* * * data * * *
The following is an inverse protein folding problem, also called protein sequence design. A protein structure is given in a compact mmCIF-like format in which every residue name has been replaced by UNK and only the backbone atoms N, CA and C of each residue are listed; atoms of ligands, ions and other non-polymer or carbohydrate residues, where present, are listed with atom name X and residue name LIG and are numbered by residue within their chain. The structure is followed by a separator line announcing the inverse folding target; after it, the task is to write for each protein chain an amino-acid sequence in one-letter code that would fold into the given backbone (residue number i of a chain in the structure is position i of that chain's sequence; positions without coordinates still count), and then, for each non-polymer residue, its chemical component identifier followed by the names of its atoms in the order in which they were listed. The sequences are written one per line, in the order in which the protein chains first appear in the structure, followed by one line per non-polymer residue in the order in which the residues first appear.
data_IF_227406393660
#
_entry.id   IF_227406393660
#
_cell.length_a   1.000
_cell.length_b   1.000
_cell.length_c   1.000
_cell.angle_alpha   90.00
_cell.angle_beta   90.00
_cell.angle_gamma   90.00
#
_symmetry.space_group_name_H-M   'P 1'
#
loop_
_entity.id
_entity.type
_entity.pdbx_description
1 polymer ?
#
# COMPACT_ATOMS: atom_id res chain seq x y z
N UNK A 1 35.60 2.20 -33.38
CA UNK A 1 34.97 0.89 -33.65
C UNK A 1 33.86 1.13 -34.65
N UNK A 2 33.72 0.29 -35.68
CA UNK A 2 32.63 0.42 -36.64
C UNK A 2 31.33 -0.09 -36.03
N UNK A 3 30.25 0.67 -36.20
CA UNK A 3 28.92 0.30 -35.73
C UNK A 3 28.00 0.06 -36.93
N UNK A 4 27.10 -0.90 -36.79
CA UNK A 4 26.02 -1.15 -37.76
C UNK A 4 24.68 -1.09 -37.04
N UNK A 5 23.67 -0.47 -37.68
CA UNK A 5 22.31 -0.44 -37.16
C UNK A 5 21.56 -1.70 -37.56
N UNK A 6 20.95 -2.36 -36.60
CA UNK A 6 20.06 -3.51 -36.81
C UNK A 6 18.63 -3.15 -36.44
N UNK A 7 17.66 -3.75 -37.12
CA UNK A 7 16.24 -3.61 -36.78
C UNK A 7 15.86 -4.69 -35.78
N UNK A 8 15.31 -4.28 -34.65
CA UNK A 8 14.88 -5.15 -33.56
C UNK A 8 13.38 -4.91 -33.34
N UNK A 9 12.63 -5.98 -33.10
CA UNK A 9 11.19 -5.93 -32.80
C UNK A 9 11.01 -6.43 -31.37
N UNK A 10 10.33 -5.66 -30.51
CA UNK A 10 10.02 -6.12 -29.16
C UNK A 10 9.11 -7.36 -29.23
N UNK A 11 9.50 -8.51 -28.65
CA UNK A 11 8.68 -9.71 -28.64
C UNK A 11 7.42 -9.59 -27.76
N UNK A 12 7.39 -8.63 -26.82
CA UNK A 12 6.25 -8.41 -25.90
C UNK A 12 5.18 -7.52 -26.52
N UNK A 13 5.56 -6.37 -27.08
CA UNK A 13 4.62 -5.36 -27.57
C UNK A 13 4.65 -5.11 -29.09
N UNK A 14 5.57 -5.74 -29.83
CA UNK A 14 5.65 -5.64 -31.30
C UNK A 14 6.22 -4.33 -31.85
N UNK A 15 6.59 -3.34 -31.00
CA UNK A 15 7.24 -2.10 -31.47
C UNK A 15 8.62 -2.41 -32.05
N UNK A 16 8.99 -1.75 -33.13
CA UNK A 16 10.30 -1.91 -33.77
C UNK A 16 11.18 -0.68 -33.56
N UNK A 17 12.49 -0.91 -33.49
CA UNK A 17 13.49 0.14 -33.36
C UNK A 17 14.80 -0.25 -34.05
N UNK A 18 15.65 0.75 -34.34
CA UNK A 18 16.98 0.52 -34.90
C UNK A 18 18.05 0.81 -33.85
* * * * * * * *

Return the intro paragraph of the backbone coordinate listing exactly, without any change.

The following is an inverse protein folding problem, also called protein sequence design. A protein structure is given in a compact mmCIF-like format in which every residue name has been replaced by UNK and only the backbone atoms N, CA and C of each residue are listed; atoms of ligands, ions and other non-polymer or carbohydrate residues, where present, are listed with atom name X and residue name LIG and are numbered by residue within their chain. The structure is followed by a separator line announcing the inverse folding target; after it, the task is to write for each protein chain an amino-acid sequence in one-letter code that would fold into the given backbone (residue number i of a chain in the structure is position i of that chain's sequence; positions without coordinates still count), and then, for each non-polymer residue, its chemical component identifier followed by the names of its atoms in the order in which they were listed. The sequences are written one per line, in the order in which the protein chains first appear in the structure, followed by one line per non-polymer residue in the order in which the residues first appear.